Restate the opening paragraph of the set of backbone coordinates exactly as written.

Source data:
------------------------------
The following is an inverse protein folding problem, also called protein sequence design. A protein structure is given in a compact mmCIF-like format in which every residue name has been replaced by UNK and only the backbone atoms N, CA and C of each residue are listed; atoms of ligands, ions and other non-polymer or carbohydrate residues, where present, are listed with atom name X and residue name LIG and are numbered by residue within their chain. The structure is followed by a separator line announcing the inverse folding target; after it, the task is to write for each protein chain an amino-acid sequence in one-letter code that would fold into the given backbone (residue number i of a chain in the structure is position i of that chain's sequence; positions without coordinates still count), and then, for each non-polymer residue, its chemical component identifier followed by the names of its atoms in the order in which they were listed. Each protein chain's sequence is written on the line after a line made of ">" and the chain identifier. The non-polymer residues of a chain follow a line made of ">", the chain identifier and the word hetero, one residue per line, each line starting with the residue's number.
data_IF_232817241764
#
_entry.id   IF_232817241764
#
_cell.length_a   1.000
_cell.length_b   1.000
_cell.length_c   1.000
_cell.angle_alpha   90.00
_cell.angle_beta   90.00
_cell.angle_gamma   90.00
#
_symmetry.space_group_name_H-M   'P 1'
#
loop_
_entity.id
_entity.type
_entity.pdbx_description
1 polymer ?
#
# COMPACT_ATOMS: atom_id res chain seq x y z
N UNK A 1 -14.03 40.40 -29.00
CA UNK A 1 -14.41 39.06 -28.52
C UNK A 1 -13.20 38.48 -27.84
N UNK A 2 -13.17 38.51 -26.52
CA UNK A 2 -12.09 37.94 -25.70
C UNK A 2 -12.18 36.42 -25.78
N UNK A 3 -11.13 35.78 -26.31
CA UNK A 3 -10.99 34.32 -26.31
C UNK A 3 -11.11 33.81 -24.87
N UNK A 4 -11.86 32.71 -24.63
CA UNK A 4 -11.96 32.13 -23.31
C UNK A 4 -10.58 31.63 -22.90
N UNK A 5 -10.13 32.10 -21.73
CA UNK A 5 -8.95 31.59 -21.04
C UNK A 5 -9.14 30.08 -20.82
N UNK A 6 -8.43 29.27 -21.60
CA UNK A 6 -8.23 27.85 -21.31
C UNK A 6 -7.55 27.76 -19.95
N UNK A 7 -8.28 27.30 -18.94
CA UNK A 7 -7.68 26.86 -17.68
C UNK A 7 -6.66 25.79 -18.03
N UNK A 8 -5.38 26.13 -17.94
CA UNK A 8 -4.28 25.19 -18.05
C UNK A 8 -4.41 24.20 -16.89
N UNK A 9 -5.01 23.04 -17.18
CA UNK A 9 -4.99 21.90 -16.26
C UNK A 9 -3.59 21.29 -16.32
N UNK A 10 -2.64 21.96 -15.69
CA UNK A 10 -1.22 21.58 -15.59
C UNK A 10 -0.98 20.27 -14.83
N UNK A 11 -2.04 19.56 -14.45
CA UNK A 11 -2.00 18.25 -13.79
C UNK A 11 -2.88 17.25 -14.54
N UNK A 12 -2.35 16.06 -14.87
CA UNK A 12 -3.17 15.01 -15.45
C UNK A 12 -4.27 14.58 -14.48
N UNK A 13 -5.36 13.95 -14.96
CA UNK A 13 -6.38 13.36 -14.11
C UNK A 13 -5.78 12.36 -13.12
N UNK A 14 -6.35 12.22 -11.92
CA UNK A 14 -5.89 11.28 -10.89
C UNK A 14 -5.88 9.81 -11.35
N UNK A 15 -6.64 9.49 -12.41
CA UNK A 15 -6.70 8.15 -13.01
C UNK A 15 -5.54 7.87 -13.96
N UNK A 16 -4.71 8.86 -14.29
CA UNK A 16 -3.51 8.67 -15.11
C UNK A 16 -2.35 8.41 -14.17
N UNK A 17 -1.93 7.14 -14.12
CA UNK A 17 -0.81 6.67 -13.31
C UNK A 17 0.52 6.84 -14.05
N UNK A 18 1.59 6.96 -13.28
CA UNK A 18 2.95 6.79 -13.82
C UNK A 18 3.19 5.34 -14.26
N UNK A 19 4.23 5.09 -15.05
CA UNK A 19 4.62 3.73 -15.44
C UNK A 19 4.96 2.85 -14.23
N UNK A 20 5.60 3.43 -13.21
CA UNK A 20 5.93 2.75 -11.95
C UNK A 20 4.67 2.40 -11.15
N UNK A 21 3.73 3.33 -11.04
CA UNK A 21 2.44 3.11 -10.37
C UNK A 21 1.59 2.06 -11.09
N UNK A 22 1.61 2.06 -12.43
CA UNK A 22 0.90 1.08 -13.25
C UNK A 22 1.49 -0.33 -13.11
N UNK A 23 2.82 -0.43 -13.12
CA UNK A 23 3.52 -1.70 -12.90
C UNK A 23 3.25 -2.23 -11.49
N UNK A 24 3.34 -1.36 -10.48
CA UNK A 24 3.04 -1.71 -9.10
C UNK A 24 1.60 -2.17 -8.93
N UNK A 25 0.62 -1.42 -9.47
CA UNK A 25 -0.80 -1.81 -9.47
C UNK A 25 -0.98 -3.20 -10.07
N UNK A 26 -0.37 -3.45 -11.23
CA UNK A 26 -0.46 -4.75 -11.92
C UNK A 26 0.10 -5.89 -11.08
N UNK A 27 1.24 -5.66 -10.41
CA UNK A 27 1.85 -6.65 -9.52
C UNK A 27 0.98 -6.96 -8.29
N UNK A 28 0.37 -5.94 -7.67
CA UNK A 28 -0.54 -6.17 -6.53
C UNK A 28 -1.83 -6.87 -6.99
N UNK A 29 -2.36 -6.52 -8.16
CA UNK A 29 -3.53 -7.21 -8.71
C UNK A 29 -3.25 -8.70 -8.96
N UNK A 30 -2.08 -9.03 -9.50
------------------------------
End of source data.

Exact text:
The following is an inverse protein folding problem, also called protein sequence design. A protein structure is given in a compact mmCIF-like format in which every residue name has been replaced by UNK and only the backbone atoms N, CA and C of each residue are listed; atoms of ligands, ions and other non-polymer or carbohydrate residues, where present, are listed with atom name X and residue name LIG and are numbered by residue within their chain. The structure is followed by a separator line announcing the inverse folding target; after it, the task is to write for each protein chain an amino-acid sequence in one-letter code that would fold into the given backbone (residue number i of a chain in the structure is position i of that chain's sequence; positions without coordinates still count), and then, for each non-polymer residue, its chemical component identifier followed by the names of its atoms in the order in which they were listed. Each protein chain's sequence is written on the line after a line made of ">" and the chain identifier. The non-polymer residues of a chain follow a line made of ">", the chain identifier and the word hetero, one residue per line, each line starting with the residue's number.